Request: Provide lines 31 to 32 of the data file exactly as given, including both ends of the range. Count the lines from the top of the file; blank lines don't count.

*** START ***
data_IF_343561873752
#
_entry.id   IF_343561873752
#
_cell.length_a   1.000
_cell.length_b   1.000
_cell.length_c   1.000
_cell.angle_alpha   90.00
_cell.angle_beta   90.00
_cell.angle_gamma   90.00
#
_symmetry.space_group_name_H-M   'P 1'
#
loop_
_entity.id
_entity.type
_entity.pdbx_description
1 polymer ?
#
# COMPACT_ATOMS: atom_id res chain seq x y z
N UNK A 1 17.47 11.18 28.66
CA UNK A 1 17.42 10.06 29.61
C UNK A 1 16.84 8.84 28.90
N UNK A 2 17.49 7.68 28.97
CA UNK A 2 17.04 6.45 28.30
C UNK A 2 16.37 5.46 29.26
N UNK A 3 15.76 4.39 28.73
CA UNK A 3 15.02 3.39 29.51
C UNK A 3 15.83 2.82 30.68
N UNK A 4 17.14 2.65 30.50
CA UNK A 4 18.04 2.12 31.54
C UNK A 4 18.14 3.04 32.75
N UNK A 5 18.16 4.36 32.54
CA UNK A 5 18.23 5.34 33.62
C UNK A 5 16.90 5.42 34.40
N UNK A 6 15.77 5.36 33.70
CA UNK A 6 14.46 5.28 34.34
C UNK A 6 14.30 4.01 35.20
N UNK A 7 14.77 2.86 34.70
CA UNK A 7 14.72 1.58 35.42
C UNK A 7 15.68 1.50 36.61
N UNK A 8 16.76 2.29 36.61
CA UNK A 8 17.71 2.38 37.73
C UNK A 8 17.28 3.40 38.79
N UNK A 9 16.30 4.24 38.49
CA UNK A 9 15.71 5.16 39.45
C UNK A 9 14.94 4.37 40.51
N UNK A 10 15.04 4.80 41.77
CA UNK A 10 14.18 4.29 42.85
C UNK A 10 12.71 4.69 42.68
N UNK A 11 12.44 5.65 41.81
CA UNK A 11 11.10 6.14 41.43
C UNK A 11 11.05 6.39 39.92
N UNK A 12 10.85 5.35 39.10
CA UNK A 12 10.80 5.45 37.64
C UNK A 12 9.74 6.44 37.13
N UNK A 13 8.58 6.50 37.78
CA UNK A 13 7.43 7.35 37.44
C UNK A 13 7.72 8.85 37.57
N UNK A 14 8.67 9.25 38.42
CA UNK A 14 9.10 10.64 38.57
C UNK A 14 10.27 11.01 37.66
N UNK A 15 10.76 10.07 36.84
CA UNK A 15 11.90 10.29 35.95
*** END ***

CA UNK A 4 18.04 2.12 31.54
C UNK A 4 18.14 3.04 32.75